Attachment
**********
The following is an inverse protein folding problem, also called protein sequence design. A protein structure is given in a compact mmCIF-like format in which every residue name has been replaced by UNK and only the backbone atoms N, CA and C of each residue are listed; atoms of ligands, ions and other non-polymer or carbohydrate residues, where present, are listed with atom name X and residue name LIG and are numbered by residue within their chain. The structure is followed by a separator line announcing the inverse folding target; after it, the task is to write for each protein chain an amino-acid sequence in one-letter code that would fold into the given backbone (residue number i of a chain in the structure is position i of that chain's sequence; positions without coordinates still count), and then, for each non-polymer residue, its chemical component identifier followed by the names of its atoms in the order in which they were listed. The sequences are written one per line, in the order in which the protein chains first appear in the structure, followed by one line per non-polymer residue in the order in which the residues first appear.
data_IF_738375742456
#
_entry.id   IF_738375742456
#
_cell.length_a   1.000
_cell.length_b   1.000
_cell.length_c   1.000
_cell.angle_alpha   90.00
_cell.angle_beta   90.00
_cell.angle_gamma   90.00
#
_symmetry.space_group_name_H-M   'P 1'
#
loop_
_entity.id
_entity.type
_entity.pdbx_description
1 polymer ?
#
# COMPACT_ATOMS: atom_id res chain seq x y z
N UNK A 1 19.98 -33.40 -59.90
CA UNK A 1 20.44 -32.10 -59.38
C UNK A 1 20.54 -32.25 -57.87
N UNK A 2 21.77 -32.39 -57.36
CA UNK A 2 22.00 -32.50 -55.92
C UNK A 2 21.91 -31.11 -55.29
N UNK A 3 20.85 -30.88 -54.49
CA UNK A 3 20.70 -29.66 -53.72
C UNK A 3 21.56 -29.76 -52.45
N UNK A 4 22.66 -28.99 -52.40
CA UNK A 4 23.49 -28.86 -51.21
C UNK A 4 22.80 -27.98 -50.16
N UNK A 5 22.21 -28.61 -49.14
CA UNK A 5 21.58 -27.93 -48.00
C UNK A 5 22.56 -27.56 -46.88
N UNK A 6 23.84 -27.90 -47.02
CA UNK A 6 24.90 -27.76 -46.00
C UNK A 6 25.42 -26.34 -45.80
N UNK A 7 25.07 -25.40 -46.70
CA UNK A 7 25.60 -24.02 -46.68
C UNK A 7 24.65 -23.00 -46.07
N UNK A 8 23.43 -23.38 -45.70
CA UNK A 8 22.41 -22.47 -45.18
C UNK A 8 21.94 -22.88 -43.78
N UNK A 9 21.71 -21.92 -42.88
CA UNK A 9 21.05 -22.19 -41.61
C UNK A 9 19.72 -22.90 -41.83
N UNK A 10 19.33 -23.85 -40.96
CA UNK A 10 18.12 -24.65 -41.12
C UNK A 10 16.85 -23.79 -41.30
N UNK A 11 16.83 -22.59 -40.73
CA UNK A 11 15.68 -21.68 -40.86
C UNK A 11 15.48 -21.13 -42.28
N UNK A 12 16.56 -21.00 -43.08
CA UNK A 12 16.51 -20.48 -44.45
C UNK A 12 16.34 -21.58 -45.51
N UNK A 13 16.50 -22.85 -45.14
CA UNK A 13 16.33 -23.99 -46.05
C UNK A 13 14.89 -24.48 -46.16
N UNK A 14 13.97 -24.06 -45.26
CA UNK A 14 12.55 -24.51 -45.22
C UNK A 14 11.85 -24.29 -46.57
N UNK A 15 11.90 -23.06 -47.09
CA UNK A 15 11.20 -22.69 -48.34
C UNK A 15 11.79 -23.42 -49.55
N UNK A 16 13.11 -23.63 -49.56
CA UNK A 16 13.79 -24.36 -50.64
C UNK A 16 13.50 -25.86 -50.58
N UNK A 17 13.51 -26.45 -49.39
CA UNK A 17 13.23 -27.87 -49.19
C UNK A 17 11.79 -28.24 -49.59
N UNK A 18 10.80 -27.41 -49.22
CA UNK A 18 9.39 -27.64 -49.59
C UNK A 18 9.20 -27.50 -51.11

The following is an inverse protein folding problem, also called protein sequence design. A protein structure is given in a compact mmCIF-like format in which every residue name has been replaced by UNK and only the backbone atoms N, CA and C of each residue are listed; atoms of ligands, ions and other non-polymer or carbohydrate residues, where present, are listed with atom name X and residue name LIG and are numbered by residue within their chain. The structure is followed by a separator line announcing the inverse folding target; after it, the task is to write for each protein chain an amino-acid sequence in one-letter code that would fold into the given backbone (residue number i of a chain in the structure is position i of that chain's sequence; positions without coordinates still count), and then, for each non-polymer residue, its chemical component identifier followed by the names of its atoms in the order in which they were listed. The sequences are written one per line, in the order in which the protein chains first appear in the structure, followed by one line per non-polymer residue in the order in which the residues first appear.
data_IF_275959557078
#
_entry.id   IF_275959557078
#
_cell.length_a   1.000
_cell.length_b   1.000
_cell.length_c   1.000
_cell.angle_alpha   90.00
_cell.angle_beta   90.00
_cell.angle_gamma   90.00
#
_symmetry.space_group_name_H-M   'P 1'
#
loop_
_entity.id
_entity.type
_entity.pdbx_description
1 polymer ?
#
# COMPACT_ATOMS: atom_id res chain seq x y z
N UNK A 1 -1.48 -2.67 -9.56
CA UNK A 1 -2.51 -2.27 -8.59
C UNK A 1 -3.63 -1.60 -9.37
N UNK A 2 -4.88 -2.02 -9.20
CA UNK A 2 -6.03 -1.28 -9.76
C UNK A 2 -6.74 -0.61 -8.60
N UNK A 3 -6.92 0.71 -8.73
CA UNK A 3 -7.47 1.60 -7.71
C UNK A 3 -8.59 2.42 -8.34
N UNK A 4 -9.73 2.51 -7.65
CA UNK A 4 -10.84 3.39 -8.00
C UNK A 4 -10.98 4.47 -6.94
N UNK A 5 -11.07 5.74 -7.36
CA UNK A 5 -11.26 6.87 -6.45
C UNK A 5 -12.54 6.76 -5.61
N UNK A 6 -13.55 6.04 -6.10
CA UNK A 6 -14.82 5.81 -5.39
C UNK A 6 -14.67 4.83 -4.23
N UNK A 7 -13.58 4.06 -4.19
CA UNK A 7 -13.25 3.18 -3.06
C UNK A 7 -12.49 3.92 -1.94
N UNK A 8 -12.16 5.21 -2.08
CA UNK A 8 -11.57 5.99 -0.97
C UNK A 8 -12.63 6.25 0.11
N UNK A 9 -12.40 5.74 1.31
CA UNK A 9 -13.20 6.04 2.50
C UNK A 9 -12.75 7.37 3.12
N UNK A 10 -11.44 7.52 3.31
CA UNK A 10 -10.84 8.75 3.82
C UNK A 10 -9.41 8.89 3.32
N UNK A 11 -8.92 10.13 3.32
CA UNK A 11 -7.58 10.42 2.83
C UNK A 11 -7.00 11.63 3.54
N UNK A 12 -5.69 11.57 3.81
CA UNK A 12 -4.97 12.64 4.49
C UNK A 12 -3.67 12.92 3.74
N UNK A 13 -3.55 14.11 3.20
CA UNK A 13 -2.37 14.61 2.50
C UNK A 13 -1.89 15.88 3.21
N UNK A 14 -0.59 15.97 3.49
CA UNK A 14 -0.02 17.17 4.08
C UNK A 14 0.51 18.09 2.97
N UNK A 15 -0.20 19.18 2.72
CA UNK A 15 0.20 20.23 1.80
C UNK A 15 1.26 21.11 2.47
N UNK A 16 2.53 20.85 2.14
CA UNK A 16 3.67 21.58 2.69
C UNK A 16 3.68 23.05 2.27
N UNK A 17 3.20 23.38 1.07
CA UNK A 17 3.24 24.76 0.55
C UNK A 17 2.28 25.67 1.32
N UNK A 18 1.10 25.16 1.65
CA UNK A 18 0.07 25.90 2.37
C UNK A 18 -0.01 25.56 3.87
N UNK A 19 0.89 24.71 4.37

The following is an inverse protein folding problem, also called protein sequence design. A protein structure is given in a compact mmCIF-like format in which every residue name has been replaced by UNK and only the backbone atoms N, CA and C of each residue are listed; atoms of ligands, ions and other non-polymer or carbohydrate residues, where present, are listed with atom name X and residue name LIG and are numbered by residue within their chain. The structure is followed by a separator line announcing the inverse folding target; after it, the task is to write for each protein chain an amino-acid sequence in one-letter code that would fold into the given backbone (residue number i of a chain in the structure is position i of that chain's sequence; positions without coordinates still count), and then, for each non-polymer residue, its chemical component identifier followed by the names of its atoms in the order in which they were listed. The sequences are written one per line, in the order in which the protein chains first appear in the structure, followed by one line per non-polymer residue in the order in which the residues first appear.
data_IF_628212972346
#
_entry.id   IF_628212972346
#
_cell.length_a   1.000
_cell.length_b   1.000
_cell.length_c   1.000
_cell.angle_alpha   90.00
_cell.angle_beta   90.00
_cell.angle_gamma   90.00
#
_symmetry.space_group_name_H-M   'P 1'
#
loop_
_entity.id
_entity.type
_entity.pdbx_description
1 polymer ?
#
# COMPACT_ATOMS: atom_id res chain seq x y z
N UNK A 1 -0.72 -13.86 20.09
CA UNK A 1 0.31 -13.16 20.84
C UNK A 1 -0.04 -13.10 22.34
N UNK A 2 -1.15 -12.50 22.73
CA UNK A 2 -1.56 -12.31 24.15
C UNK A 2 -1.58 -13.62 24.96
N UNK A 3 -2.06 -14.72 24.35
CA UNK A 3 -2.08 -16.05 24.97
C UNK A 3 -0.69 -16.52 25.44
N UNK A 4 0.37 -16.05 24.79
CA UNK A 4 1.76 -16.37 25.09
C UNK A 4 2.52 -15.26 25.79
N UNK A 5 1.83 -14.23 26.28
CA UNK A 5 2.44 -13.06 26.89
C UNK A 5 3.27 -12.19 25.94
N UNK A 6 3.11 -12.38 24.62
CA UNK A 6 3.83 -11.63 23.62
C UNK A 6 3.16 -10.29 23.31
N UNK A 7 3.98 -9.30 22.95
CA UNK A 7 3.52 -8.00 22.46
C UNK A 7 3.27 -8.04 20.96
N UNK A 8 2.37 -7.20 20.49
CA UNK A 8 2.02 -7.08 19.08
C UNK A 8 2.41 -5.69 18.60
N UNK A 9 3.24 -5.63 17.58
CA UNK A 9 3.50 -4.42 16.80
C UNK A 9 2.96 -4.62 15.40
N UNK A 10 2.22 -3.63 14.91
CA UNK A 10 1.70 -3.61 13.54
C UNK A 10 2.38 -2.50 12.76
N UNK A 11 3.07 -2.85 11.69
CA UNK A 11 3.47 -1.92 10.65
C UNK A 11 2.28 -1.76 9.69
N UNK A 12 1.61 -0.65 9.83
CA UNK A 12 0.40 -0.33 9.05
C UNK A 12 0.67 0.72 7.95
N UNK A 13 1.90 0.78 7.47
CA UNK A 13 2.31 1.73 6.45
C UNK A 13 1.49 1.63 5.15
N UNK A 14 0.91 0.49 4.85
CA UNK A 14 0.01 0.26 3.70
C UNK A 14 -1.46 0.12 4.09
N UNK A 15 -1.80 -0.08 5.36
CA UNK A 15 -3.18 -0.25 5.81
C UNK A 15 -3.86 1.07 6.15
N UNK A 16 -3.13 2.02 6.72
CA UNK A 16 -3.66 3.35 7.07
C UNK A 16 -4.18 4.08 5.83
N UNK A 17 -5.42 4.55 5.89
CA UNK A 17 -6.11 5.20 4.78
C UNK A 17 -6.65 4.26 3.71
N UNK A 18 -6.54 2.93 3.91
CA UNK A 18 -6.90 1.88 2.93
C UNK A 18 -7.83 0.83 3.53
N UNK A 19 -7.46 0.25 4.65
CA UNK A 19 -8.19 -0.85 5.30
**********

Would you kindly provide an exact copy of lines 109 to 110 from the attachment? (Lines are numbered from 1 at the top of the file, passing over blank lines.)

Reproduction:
N UNK A 5 -11.07 5.74 -7.36
CA UNK A 5 -11.26 6.87 -6.45